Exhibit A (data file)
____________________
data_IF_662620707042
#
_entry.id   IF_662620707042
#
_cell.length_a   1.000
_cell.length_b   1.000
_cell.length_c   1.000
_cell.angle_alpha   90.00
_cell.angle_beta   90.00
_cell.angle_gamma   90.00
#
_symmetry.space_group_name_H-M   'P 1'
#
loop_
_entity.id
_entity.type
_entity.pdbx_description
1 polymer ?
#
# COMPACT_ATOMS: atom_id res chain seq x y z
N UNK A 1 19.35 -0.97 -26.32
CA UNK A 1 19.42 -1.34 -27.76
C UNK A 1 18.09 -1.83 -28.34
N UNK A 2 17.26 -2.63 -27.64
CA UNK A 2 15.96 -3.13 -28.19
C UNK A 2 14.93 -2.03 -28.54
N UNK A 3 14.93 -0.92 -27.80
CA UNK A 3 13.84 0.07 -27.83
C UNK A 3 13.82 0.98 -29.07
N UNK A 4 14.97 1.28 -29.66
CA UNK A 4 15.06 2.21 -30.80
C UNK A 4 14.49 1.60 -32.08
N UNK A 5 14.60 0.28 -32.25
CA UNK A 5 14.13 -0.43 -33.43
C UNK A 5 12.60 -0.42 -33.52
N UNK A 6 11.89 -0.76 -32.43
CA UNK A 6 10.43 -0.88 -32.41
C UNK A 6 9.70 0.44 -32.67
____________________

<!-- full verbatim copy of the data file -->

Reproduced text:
data_IF_662620707042
#
_entry.id   IF_662620707042
#
_cell.length_a   1.000
_cell.length_b   1.000
_cell.length_c   1.000
_cell.angle_alpha   90.00
_cell.angle_beta   90.00
_cell.angle_gamma   90.00
#
_symmetry.space_group_name_H-M   'P 1'
#
loop_
_entity.id
_entity.type
_entity.pdbx_description
1 polymer ?
#
# COMPACT_ATOMS: atom_id res chain seq x y z
N UNK A 1 19.35 -0.97 -26.32
CA UNK A 1 19.42 -1.34 -27.76
C UNK A 1 18.09 -1.83 -28.34
N UNK A 2 17.26 -2.63 -27.64
CA UNK A 2 15.96 -3.13 -28.19
C UNK A 2 14.93 -2.03 -28.54
N UNK A 3 14.93 -0.92 -27.80
CA UNK A 3 13.84 0.07 -27.83
C UNK A 3 13.82 0.98 -29.07
N UNK A 4 14.97 1.28 -29.66
CA UNK A 4 15.06 2.21 -30.80
C UNK A 4 14.49 1.60 -32.08
N UNK A 5 14.60 0.28 -32.25
CA UNK A 5 14.13 -0.43 -33.43
C UNK A 5 12.60 -0.42 -33.52
N UNK A 6 11.89 -0.76 -32.43
CA UNK A 6 10.43 -0.88 -32.41
C UNK A 6 9.70 0.44 -32.67